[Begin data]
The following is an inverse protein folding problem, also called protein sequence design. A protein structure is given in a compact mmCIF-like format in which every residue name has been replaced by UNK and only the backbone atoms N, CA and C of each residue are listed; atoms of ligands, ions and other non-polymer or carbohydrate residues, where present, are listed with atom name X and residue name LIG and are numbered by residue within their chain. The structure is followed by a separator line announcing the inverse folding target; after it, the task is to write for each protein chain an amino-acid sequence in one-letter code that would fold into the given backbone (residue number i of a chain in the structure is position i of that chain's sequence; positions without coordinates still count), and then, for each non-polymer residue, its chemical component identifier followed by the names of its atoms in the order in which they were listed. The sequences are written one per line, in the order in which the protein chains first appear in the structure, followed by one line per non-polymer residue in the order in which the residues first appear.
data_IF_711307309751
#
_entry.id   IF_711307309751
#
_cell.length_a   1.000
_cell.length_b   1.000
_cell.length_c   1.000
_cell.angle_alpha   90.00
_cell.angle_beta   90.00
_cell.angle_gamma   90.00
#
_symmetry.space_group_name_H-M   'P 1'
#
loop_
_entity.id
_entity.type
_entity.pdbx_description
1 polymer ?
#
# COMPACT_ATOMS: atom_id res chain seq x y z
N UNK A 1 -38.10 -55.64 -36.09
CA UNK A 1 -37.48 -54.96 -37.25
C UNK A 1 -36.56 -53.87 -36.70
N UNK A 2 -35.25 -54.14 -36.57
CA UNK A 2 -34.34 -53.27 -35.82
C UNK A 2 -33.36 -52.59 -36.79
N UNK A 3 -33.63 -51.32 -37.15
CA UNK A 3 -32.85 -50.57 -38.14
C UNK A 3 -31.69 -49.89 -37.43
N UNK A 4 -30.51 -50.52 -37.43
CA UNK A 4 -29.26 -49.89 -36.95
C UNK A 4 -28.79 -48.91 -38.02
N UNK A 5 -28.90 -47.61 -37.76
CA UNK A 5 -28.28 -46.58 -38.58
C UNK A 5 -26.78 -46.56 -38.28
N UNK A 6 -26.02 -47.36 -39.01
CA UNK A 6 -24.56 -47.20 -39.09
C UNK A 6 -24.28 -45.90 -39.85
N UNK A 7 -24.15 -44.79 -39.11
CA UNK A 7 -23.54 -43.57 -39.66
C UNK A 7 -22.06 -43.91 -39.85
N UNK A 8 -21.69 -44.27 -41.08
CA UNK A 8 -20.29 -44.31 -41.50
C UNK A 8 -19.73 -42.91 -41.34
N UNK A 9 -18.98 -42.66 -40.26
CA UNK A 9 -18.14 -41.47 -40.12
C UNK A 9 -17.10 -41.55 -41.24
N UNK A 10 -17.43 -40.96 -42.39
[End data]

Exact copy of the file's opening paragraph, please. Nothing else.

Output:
The following is an inverse protein folding problem, also called protein sequence design. A protein structure is given in a compact mmCIF-like format in which every residue name has been replaced by UNK and only the backbone atoms N, CA and C of each residue are listed; atoms of ligands, ions and other non-polymer or carbohydrate residues, where present, are listed with atom name X and residue name LIG and are numbered by residue within their chain. The structure is followed by a separator line announcing the inverse folding target; after it, the task is to write for each protein chain an amino-acid sequence in one-letter code that would fold into the given backbone (residue number i of a chain in the structure is position i of that chain's sequence; positions without coordinates still count), and then, for each non-polymer residue, its chemical component identifier followed by the names of its atoms in the order in which they were listed. The sequences are written one per line, in the order in which the protein chains first appear in the structure, followed by one line per non-polymer residue in the order in which the residues first appear.